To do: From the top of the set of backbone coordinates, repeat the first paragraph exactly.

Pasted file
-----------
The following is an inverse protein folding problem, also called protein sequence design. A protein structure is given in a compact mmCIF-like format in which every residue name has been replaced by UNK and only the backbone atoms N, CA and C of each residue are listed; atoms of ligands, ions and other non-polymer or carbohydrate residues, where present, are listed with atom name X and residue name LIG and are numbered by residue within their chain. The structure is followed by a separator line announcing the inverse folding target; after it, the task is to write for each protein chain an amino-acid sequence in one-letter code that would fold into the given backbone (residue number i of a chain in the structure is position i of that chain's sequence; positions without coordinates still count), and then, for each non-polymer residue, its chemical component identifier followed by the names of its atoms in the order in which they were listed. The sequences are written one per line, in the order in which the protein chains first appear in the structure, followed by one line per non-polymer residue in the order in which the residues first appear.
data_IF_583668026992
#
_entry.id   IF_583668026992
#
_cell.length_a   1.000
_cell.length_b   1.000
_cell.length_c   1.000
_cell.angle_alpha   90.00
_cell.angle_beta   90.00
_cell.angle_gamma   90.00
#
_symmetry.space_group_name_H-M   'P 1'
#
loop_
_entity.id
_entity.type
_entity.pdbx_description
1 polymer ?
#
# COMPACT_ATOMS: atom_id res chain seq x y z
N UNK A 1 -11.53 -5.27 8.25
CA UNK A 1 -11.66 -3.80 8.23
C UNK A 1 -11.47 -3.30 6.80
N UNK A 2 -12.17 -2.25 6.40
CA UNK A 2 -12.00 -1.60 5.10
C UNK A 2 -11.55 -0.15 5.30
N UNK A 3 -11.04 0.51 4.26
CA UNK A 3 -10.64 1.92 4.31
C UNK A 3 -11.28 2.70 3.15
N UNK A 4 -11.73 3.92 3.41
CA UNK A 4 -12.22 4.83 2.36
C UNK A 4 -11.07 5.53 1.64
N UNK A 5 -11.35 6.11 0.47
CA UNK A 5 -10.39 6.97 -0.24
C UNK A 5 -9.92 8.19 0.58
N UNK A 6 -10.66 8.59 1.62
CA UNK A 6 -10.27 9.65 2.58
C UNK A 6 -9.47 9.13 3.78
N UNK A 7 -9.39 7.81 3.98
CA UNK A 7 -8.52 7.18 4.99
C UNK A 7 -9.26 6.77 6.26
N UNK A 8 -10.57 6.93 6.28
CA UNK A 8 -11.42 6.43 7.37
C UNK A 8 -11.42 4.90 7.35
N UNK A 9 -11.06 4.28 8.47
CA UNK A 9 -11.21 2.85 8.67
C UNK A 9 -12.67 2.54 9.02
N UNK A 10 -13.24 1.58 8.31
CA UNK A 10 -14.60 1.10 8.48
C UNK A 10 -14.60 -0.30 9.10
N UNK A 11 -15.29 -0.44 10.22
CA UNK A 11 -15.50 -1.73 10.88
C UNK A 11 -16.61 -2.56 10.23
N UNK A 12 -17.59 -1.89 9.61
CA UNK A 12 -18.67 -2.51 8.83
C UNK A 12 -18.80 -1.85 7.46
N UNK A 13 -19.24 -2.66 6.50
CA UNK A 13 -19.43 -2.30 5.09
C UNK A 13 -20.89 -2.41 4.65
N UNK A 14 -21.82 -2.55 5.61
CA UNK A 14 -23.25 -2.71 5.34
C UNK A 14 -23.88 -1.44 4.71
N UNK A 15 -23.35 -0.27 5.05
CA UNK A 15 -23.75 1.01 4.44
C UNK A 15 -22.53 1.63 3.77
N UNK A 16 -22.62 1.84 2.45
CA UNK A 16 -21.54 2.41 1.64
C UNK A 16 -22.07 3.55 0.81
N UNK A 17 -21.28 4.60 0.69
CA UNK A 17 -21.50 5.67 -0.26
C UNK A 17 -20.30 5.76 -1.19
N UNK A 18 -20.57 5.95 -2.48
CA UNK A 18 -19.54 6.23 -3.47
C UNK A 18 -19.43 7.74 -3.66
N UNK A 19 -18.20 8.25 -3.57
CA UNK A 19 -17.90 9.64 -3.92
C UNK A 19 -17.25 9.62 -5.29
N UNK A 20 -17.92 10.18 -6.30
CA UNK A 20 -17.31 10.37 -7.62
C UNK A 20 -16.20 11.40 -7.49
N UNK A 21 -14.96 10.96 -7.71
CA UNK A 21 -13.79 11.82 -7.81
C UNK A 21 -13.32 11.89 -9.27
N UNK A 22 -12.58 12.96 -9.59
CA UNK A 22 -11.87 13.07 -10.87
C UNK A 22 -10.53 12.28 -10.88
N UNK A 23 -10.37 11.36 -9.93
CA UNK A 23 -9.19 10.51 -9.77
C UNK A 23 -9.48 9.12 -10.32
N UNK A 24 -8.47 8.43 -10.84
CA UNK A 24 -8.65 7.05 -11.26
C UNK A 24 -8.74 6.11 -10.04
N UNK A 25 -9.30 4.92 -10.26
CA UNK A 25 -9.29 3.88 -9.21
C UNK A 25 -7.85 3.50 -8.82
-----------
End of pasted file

The following is an inverse protein folding problem, also called protein sequence design. A protein structure is given in a compact mmCIF-like format in which every residue name has been replaced by UNK and only the backbone atoms N, CA and C of each residue are listed; atoms of ligands, ions and other non-polymer or carbohydrate residues, where present, are listed with atom name X and residue name LIG and are numbered by residue within their chain. The structure is followed by a separator line announcing the inverse folding target; after it, the task is to write for each protein chain an amino-acid sequence in one-letter code that would fold into the given backbone (residue number i of a chain in the structure is position i of that chain's sequence; positions without coordinates still count), and then, for each non-polymer residue, its chemical component identifier followed by the names of its atoms in the order in which they were listed. The sequences are written one per line, in the order in which the protein chains first appear in the structure, followed by one line per non-polymer residue in the order in which the residues first appear.